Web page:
Are Canadian First Nations casinos providing maximum benefits? appraising First Nations Casinos in Ontario, Saskatchewan, and Alberta, 2006-2010
Belanger, Yale D.
University of Nevada, Las Vegas. International Gaming Institute
To date a dearth of data has made it difficult to evaluate the success of First Nations casinos in Canada. This paper helps remedy this situation by presenting a three-province overview (Ontario, Saskatchewan and Alberta) of First Nations gaming models. Two key findings are offered that First Nations seeking gaming market entry and provincial officials should genuinely consider. First, while each province has adopted a unique approach to First Nations gaming policy they have each opted to direct substantial revenues out of First Nations communities and into their own treasuries. Second, the evidence suggests that larger gaming properties located nearby a significant market provide more benefits versus smaller properties situated in more isolated areas. The subsequent discussion elaborates each provincial model’s revenue generating power, how the revenue in question is being allocated and its corresponding socio-economic impact, whether increased problem gambling and crime have resulted as predicted, while exploring employment trends to determine whether they have developed as anticipated.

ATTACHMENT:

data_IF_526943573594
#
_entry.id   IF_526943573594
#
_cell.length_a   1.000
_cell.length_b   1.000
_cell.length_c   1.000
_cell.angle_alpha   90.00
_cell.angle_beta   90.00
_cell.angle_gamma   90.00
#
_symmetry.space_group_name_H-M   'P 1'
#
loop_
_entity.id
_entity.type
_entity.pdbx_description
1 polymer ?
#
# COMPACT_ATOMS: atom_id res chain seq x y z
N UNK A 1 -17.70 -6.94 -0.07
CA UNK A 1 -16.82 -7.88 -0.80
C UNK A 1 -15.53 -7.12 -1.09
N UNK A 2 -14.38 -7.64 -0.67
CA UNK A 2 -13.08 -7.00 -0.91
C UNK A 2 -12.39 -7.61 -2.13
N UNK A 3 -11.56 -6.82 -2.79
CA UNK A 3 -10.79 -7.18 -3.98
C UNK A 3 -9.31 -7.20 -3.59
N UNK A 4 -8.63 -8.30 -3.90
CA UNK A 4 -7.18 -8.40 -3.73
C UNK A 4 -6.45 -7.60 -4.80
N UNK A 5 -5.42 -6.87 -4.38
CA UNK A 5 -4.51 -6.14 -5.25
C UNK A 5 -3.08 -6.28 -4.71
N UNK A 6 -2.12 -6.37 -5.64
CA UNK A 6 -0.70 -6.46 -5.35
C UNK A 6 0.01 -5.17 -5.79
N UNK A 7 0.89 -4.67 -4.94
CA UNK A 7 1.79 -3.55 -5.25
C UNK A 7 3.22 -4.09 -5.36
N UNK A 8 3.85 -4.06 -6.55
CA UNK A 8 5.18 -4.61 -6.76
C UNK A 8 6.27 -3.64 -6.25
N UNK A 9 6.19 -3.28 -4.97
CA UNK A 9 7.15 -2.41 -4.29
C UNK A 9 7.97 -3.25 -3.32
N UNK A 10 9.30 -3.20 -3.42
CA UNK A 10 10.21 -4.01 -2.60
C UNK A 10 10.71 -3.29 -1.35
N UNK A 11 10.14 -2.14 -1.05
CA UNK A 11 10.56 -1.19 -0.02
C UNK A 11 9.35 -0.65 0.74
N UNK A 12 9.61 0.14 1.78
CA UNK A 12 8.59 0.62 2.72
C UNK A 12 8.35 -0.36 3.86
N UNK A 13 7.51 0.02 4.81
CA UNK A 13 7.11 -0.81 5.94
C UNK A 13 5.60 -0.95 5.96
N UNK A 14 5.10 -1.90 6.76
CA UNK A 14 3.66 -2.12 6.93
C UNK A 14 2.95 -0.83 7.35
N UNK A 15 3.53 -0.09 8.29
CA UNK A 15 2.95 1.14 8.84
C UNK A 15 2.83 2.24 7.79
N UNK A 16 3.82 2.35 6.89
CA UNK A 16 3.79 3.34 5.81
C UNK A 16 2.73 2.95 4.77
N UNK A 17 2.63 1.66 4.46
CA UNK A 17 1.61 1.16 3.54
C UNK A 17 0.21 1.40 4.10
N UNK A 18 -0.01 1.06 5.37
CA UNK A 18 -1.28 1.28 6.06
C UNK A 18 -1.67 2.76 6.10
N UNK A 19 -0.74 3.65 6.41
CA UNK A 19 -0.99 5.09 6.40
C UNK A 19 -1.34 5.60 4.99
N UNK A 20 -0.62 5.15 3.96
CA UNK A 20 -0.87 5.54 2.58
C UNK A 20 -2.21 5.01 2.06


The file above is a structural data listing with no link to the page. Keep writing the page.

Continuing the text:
Open access article. Creative Commons Attribution-NonCommercial-NoDerivatives 4.0 International License (CC BY-NC-ND 4.0) applies
Indigenous peoples , Casino , Gaming , Socio-economic
Belanger, Y. (2014). Are Canadian First Nation casinos providing maximum benefits? Appraising First Nation casinos in Ontario, Saskatchewan, and Alberta, 2006-2010. UNLV Gaming Research & Review Journal, 18(2), 65-84. Retrieved from https://digitalscholarship.unlv.edu/grrj/vol18/iss2/4